Synology DS 716+ II Basic Installation

This is the start of a mini-series geared towards the Synology DS 716+ II NAS System. I will guide you through a Synology DS 716+ II Basic Installation in this first part.

Later we will look into creating File Shares and integrating the NAS into our Domain for easier File Share Management and other fun stuff.

This is my first Synology NAS, I only have worked with FreeNAS Systems and professional corporate NAS Systems from QNAP before, so I am very excited to look into it myself.

I ordered 2 WD Reds 3TB Drives with it, make sure to order your hard drives from different shops to not have 2 drives from the same batch (because hard drives tend to die at the same time).

Unpacking and Hard Drive Installation

Package Contents:

  • The NAS Enclosure
  • Power Adapter
  • Ethernet Cable
  • Keys to lock the Drives
  • Quick Start Guide


The Two WD Red 3 TB Drives:

Some Hard Drive Options for you to choose from (All on Amazon)

WD Red options

Seagate NAS HDD options


The NAS from the front:


And how to insert the Hard Drive into the Drive-Bay:

Now that we have set everything up, we can connect the NAS to our Network and fire it up. Let’s continue with the Installation.


Synology DS 716+ II Basic Installation

As you could have guessed, the installation process is easy enough.

After attaching the NAS to your Network, open a Web Browser and enter the URL:

And your NAS will be automatically found, of course, if you have DHCP enabled and your NAS is able to receive an IP Address.

Alternatively, you can enter the URL:


Once that is done, you end up in the Synology Basic Installation Wizard.

Once there, click on Connect. I couldn’t set it to English so the first few steps will be in German on the Screenshots, sorry for that.

Click on Setup on the next Step:

Now we will Install DiskStation Manager (DSM) which is Synology’s Operating System.

Click on Install Now and be aware that everything on the Hard Drives will be deleted, which you will confirm again in the next Dialogue.

Next, you have to set a Hostname, Username and Password, click on Next afterward.

In the next Dialogue, you can choose if Operating System Updates should be applied automatically or if you want to choose if you want to install them or not. I always choose for Manual Installation.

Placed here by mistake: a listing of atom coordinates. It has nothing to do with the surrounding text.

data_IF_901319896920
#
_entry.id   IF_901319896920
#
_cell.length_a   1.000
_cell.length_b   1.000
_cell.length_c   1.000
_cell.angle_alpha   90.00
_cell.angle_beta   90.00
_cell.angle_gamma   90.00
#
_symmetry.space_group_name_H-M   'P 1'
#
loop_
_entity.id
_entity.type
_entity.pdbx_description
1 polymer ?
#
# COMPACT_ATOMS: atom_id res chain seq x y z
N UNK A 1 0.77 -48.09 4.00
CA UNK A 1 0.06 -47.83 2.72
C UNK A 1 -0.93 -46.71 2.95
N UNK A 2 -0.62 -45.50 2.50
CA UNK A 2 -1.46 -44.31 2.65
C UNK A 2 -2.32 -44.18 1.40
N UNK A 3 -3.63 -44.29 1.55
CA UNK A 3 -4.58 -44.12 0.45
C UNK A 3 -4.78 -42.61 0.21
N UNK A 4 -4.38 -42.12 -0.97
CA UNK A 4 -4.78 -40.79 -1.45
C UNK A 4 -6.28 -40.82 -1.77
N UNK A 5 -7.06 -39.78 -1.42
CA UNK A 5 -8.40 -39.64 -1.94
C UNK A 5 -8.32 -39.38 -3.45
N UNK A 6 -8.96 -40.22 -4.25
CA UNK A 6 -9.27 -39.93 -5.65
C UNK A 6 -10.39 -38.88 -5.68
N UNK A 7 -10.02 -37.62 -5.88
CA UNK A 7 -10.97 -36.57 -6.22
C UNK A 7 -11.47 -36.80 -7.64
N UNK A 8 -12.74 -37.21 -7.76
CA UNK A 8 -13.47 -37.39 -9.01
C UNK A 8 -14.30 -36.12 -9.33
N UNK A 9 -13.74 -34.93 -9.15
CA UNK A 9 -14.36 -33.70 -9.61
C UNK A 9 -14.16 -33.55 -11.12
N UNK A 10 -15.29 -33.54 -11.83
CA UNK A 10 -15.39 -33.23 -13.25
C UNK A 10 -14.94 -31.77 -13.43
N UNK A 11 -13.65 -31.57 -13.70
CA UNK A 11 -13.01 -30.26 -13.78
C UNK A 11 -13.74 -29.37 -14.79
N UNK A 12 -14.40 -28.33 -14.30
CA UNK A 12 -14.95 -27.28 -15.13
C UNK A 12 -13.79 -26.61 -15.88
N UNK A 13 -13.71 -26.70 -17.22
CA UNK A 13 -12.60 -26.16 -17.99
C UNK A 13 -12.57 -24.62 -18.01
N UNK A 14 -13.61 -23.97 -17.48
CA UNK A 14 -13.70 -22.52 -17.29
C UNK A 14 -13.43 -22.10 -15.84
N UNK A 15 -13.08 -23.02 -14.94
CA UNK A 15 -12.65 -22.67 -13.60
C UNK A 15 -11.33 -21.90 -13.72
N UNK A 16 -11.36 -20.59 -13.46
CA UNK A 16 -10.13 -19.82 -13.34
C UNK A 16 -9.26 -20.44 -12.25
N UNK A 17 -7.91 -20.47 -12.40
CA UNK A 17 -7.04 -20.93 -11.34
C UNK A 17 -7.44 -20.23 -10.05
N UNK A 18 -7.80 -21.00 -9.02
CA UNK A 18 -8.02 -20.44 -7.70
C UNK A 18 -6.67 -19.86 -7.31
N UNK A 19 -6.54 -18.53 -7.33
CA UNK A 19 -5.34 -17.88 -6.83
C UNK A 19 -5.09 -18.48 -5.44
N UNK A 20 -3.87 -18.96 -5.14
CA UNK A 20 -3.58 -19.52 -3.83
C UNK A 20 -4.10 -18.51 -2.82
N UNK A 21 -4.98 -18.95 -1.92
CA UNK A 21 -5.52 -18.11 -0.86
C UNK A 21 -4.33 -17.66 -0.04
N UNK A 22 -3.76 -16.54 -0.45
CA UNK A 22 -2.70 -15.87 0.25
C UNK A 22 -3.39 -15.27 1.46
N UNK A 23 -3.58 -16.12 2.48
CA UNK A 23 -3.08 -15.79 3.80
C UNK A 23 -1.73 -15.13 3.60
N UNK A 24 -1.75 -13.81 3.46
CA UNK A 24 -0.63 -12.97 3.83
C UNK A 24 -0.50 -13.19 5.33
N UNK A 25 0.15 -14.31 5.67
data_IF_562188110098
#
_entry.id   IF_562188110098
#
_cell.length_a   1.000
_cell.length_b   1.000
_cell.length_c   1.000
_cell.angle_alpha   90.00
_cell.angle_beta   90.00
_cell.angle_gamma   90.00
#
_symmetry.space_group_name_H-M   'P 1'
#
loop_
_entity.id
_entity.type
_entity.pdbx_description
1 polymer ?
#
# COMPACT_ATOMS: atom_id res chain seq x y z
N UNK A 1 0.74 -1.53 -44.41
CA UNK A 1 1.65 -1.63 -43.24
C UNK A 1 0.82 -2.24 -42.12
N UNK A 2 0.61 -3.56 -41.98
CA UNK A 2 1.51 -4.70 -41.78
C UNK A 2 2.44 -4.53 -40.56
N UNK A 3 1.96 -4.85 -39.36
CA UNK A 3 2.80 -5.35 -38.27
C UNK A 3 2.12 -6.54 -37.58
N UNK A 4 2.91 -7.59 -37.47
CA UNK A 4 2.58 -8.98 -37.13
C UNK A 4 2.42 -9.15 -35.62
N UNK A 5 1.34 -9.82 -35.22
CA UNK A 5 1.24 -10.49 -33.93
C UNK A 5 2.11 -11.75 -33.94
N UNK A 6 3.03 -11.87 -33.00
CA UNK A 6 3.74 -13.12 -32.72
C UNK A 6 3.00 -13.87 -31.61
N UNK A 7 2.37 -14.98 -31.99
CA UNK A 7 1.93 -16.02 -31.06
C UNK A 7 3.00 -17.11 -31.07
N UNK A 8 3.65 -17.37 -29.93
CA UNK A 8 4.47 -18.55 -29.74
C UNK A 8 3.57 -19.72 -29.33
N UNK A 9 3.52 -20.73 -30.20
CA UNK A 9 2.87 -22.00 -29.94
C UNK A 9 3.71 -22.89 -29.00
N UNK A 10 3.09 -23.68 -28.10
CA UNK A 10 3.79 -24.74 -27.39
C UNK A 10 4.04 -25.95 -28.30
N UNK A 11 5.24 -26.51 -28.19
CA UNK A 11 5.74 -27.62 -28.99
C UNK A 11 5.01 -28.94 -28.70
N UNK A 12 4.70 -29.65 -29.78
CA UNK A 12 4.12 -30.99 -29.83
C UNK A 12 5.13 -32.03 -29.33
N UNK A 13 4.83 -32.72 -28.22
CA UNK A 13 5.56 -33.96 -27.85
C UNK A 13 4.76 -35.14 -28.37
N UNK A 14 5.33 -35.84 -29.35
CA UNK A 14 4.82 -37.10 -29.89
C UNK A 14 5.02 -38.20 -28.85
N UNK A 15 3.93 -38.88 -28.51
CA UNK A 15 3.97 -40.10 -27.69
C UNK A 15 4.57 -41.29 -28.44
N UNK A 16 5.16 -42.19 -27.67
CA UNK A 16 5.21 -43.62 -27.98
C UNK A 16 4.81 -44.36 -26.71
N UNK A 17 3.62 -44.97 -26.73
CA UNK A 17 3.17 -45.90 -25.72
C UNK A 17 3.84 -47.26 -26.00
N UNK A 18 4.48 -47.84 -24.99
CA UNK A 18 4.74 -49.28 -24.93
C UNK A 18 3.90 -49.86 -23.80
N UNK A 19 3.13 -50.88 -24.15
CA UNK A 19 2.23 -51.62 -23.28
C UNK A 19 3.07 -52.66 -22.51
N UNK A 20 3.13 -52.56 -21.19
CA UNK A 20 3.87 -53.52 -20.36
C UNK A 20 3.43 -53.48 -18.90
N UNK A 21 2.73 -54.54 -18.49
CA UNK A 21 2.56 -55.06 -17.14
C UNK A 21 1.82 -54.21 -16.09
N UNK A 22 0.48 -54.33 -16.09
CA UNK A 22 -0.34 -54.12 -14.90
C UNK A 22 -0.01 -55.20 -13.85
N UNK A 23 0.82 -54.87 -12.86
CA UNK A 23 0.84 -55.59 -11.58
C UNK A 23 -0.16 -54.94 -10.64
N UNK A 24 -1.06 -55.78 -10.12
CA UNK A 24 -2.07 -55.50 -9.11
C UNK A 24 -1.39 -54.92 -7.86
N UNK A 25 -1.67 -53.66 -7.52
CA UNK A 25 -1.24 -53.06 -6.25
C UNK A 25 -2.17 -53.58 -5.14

Also include regular S.M.A.R.T. tests, which is checking the health of your hard drives.

Hit Skip on the next Window that asks you for a QuickConnect Account, except you, want one, I use DynDNS but my NAS will not be reachable from the Internet anyway.

After this is done, Click on Control Panel and enable the Advanced Mode in the upper right corner, then click on Network.

Select the interface that is connected to the Network (e.g. LAN1) and click on Edit.

Enter an IP Address of your desire or alternatively assign a static IP Address to the NAS via your DHCP Server.

I always want to use a static IP Address for my Network Devices.

Next, we want to make sure that we are on the correct Date & Time and have a proper Time-Server selected.

Navigate to Control Panel again and click on Regional Options

I use the same Time-Server on all my Network Devices so I can make sure that I have the same time everywhere.

And that’s about it with what I see as the Basic Installation:

  • Change Hostname
  • Change Password
  • Change IP Address
  • Change Time-Server

Now we will be able to move on from here. So far I wasn’t able to test much but will do over the weekend.

The next tutorial will include Domain Integration and create our first Share, so stay tuned for the next one! Subscribe to get informed about it.



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